Mick Cronin sounds off on joy of having fans at UCLA road games after home silence
Bring it on, every irritating decibel. The boos, jeers and flapping of newspapers when UCLA’s starting lineup is introduced this week inside hostile venues will all be welcomed by the Bruins.
All organic sounds beat the fake fan noise and the echo of voices inside an empty arena the team recently endured on its home court.
“I think what will help us is to run out of a tunnel and play in front of fans,” UCLA coach Mick Cronin said Tuesday. “I think it’s hugely demoralizing to our guys to play games in empty arenas when there’s 80,000 people at the Rams game [Monday], so our guys should be energized — I know they will when we run out in front of other people and get to play a game in front of fans.”
It will qualify as something of a road reprieve, then, when the ninth-ranked Bruins (11-2, 3-1 Pac-12 Conference) face Utah (8-10, 1-7) at the Huntsman Center on Thursday and Colorado (12-4, 4-2) at the CU Events Center on Saturday. Both venues have no limitations on attendance, unlike UCLA, USC and Stanford, which have permitted only family members of players in recent weeks amid the worsening pandemic.
UCLA averaged 165 fans for games against Long Beach State, Oregon and Oregon State at Pauley Pavilion, not even a sliver of the 70,625 who jammed SoFi Stadium on Monday night for the Rams’ NFC wild-card playoff victory over the Arizona Cardinals. The Lakers, Clippers, Kings and Ducks have also played home games without fan limitations.
Jaylen Clark shines in his first start, finishing with 11 points and four rebounds to help pull UCLA to an 81-65 win over Oregon State.
The difference is that UCLA is holding classes remotely through Jan. 28, preventing students from congregating inside classrooms as part of its efforts to combat the virus’ spread. The school has limited attendance at indoor athletic venues through Jan. 21, meaning it must decide whether it wants to reverse its policy before a showdown between the Bruins and No. 3 Arizona on Jan. 25 at Pauley Pavilion.
Cronin has repeatedly mentioned his preference to have fans back for home games while also acknowledging how the situation has presented a growth opportunity for his players.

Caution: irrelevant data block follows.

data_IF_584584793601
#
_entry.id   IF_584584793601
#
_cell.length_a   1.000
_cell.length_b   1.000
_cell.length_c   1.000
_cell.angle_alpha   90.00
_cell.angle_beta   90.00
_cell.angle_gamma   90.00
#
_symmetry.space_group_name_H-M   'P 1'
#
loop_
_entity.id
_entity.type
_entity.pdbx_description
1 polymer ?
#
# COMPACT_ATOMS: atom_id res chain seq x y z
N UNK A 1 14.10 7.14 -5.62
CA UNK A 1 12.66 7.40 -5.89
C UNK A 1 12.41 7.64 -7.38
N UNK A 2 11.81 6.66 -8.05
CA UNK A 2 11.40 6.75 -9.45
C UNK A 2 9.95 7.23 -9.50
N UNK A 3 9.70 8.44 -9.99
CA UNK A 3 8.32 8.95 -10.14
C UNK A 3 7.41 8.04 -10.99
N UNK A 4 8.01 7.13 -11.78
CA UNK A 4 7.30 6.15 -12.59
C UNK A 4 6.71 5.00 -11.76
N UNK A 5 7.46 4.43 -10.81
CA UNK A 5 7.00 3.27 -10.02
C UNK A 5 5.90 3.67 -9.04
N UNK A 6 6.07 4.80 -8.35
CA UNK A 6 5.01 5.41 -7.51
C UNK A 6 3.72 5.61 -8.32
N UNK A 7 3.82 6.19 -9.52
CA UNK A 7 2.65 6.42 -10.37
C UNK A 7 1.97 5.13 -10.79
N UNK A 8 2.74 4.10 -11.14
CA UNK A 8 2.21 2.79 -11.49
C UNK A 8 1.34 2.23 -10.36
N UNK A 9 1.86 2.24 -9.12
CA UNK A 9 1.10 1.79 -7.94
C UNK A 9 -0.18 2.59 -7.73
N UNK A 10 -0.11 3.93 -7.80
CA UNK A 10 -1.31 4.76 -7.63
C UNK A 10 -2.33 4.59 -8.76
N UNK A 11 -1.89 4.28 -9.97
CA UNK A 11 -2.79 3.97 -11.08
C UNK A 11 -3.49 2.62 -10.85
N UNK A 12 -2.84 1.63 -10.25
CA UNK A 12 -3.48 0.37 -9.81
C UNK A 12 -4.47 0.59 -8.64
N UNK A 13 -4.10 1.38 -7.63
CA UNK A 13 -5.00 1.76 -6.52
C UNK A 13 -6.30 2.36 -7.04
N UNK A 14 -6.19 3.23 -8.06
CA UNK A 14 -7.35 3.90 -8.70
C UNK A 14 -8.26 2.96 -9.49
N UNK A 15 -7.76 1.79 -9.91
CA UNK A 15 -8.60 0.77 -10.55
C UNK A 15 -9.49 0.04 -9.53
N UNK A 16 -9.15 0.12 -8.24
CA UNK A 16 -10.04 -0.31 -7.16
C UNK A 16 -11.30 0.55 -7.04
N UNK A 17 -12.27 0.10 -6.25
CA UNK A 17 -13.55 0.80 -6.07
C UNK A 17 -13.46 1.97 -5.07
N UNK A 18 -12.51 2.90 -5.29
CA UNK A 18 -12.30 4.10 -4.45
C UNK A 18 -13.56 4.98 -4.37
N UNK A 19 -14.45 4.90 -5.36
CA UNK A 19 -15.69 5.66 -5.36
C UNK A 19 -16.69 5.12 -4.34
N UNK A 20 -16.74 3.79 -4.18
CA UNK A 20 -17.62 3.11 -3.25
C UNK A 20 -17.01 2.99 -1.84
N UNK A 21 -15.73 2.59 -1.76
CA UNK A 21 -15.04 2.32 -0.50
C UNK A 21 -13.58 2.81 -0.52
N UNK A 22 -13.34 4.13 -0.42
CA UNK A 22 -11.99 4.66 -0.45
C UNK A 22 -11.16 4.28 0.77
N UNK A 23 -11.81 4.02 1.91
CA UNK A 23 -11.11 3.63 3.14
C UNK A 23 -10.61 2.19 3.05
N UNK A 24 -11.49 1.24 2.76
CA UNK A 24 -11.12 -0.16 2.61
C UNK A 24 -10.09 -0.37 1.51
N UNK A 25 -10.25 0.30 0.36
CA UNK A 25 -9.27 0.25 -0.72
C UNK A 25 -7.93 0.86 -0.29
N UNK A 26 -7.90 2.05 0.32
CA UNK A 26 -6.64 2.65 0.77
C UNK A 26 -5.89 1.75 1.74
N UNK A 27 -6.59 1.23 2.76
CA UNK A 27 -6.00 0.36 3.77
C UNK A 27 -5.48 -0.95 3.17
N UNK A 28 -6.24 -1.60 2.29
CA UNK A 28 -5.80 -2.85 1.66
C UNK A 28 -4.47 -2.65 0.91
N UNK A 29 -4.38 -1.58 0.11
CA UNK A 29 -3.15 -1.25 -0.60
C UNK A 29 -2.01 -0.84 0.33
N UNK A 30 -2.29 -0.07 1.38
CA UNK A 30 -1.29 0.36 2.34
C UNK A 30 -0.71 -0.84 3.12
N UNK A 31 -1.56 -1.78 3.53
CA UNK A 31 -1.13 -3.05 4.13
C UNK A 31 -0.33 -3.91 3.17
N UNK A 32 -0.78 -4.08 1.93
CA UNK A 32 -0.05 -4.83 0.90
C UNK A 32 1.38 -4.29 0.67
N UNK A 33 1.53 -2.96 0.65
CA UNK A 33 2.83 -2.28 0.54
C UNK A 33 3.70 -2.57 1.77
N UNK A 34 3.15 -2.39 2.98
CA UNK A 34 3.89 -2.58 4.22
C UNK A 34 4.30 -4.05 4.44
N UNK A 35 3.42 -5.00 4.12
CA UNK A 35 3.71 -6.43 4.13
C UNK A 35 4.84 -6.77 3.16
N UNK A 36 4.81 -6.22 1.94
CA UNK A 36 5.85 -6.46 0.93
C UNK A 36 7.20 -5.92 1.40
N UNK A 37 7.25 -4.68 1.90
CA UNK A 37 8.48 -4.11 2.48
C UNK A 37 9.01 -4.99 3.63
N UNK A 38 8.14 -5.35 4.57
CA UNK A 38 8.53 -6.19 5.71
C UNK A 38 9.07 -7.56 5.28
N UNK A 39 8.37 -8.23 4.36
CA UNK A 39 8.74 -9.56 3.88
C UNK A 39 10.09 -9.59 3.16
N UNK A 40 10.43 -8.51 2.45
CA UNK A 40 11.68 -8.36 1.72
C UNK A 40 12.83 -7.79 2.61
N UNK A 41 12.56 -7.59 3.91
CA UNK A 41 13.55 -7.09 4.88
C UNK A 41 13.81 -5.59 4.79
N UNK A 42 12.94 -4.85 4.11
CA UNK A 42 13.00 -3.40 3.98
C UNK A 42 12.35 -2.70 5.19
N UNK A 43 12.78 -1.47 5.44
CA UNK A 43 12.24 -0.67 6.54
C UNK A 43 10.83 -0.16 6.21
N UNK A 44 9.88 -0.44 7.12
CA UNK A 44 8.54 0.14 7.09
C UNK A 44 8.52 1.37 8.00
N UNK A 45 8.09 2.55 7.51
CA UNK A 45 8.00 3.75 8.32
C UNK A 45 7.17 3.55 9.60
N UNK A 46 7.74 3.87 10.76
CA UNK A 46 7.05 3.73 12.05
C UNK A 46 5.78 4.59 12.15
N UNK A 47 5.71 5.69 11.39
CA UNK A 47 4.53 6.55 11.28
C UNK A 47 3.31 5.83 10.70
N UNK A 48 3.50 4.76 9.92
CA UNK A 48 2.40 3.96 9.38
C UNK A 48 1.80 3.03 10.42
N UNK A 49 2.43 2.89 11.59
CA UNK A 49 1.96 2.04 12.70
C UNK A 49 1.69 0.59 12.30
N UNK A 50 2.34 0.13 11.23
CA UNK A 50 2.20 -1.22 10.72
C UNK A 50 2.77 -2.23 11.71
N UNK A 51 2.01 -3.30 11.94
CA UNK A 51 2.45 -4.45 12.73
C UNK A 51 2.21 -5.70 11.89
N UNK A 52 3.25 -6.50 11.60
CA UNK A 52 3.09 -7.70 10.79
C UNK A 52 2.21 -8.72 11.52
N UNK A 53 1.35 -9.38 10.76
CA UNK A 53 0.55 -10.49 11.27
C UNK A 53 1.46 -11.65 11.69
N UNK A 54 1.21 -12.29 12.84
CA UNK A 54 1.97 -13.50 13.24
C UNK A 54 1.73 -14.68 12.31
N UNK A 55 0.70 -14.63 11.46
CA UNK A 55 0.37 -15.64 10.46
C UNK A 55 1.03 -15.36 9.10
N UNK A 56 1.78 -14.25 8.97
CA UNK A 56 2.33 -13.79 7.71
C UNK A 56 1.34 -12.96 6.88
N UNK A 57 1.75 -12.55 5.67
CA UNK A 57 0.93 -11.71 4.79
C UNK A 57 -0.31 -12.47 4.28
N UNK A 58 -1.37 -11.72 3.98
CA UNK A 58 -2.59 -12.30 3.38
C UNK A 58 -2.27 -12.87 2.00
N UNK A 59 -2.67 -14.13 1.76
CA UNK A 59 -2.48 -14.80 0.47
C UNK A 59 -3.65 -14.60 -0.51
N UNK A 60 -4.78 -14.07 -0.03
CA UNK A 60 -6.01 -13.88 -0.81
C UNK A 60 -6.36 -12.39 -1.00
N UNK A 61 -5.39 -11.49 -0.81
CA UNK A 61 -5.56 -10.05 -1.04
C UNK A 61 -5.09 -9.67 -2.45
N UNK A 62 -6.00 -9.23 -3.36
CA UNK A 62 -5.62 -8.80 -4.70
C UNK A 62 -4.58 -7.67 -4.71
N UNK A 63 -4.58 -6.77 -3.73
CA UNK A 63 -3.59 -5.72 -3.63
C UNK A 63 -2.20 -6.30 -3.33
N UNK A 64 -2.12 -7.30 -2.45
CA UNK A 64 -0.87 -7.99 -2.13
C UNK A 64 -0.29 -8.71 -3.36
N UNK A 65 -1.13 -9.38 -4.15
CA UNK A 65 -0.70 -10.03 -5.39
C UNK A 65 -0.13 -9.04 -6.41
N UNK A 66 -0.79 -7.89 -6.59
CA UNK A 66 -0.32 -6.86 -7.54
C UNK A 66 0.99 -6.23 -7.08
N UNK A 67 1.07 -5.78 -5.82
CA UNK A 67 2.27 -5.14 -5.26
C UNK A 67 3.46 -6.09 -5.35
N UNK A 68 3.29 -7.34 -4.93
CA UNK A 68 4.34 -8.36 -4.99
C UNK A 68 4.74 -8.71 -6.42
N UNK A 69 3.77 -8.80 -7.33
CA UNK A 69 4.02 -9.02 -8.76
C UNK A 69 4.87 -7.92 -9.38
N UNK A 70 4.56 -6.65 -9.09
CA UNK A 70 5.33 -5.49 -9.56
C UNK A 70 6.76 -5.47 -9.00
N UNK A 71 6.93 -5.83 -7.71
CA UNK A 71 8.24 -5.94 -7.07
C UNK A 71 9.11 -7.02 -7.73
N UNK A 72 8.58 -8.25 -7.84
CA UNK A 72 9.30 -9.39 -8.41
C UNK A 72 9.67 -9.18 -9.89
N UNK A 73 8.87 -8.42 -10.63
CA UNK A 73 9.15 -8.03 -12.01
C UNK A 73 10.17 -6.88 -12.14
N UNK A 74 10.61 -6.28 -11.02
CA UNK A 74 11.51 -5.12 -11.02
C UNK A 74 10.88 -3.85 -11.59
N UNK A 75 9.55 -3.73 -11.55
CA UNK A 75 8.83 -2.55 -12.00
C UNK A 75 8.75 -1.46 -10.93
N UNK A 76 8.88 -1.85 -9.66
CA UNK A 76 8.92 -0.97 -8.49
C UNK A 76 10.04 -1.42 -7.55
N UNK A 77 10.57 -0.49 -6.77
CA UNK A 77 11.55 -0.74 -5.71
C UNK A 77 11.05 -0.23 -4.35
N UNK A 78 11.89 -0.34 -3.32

“This is just one example of something that hasn’t gone our way,” Cronin said. “Are we gonna let it affect us? Because that’s how life is. The people that persevere in life are the people that are able to fight through much tougher problems than no fans at games. They can fight through much harder things going on around them and extenuating circumstances, be it tragedy, sickness, health, loss, whatever, personal loss.
“But our guys, I always try to relate it to what’s gonna happen to them when they try to play professionally, wherever that may be. They could be playing somewhere with some coach that’s drinking vodka, smoking a cigarette, doesn’t speak English. And I’ve had a lot of guys play for me, and they’re gonna have to deal with that.”
By at least one metric, UCLA is about to face its two toughest road games of the season. Basketball analyst Ken Pomeroy rates Colorado as having the biggest home-court advantage in the country and ranks Utah at No. 7, primarily because of the elevation of each venue. Utah ranks third in the conference in home attendance, averaging 7,444 fans per game, while Colorado is fourth with an average of 6,433 fans per game.
Getting loud this week in those venues might unwittingly pump up the visitors.
“We’re always prepared — fans or not,” UCLA senior guard Jules Bernard said. “We’re just excited to be playing during these times. But [having fans] definitely helps, gets the energy up in the building.”
UCLA coach Mick Cronin vowed to fix the uncharacteristic defensive problems on display Thursday night during the Bruins’ loss to Oregon.
Cronin said junior guard Jaime Jaquez Jr.’s swollen left ankle that kept him out of the game against Oregon State last weekend was much improved and he was hopeful Jaquez could practice Tuesday.
Senior guard David Singleton, who hit the back of his head on the chairs along the team bench while chasing a loose ball in the first half of the game against the Beavers, was expected to undergo a concussion protocol test Tuesday.
Redshirt sophomore forward Kenneth Nwuba, who rolled his right ankle in the second half, returned to practice Monday.
Utah will likely be without leading scorer Branden Carlson, its 7-foot center who has missed the last three games with appendicitis.
Go beyond the scoreboard
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